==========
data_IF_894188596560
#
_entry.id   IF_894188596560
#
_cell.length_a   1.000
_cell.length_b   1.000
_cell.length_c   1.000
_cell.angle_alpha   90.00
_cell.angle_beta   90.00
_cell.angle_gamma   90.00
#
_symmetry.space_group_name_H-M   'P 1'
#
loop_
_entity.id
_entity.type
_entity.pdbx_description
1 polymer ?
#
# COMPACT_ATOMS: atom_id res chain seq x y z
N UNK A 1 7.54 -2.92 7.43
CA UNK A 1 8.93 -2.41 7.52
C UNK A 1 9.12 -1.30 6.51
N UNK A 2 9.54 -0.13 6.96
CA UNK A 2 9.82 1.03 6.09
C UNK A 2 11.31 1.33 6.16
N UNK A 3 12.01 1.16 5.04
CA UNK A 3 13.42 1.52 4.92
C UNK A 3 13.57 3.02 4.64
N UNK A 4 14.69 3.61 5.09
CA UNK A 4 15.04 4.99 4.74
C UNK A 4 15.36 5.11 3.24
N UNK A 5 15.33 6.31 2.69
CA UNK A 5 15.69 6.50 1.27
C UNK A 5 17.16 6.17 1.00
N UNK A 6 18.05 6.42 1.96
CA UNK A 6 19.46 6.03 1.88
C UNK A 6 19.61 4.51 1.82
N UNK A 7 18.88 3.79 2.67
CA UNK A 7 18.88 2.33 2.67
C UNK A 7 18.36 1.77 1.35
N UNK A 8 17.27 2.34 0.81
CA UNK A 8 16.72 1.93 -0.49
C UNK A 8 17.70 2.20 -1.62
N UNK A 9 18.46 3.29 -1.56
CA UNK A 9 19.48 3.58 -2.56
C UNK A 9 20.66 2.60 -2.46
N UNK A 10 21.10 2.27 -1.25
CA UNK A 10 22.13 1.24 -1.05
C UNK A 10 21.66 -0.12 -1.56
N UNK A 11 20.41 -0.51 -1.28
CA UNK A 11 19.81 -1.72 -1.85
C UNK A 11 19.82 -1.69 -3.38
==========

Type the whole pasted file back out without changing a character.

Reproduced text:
data_IF_894188596560
#
_entry.id   IF_894188596560
#
_cell.length_a   1.000
_cell.length_b   1.000
_cell.length_c   1.000
_cell.angle_alpha   90.00
_cell.angle_beta   90.00
_cell.angle_gamma   90.00
#
_symmetry.space_group_name_H-M   'P 1'
#
loop_
_entity.id
_entity.type
_entity.pdbx_description
1 polymer ?
#
# COMPACT_ATOMS: atom_id res chain seq x y z
N UNK A 1 7.54 -2.92 7.43
CA UNK A 1 8.93 -2.41 7.52
C UNK A 1 9.12 -1.30 6.51
N UNK A 2 9.54 -0.13 6.96
CA UNK A 2 9.82 1.03 6.09
C UNK A 2 11.31 1.33 6.16
N UNK A 3 12.01 1.16 5.04
CA UNK A 3 13.42 1.52 4.92
C UNK A 3 13.57 3.02 4.64
N UNK A 4 14.69 3.61 5.09
CA UNK A 4 15.04 4.99 4.74
C UNK A 4 15.36 5.11 3.24
N UNK A 5 15.33 6.31 2.69
CA UNK A 5 15.69 6.50 1.27
C UNK A 5 17.16 6.17 1.00
N UNK A 6 18.05 6.42 1.96
CA UNK A 6 19.46 6.03 1.88
C UNK A 6 19.61 4.51 1.82
N UNK A 7 18.88 3.79 2.67
CA UNK A 7 18.88 2.33 2.67
C UNK A 7 18.36 1.77 1.35
N UNK A 8 17.27 2.34 0.81
CA UNK A 8 16.72 1.93 -0.49
C UNK A 8 17.70 2.20 -1.62
N UNK A 9 18.46 3.29 -1.56
CA UNK A 9 19.48 3.58 -2.56
C UNK A 9 20.66 2.60 -2.46
N UNK A 10 21.10 2.27 -1.25
CA UNK A 10 22.13 1.24 -1.05
C UNK A 10 21.66 -0.12 -1.56
N UNK A 11 20.41 -0.51 -1.28
CA UNK A 11 19.81 -1.72 -1.85
C UNK A 11 19.82 -1.69 -3.38